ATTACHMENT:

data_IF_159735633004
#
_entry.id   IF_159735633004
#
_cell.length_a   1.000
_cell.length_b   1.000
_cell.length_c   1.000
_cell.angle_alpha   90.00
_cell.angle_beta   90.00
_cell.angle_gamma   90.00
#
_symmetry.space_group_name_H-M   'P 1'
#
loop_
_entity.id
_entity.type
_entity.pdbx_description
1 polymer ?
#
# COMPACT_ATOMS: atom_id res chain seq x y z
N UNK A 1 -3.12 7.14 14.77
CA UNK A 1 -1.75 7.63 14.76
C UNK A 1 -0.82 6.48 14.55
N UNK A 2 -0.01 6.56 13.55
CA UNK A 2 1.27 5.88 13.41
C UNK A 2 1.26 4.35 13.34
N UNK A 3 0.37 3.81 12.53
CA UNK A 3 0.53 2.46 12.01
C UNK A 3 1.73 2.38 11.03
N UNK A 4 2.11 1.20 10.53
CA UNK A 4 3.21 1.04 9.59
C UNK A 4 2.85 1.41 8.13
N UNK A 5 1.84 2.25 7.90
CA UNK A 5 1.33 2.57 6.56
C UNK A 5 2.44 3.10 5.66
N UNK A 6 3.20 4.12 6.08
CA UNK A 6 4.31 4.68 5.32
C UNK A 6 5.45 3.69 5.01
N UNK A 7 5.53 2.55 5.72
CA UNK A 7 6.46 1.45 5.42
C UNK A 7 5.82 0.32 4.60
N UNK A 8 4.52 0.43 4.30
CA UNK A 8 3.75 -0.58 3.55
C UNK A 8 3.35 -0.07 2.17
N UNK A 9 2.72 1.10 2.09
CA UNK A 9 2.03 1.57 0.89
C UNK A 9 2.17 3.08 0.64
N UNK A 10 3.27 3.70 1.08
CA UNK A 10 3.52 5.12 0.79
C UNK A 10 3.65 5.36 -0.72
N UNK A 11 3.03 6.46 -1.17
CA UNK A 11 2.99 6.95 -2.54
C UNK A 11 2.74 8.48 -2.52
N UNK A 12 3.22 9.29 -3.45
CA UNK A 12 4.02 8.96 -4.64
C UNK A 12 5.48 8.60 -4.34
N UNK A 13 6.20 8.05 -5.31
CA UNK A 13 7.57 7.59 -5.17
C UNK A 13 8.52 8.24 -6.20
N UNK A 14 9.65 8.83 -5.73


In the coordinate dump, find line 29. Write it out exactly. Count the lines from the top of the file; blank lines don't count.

C UNK A 3 1.73 2.38 11.03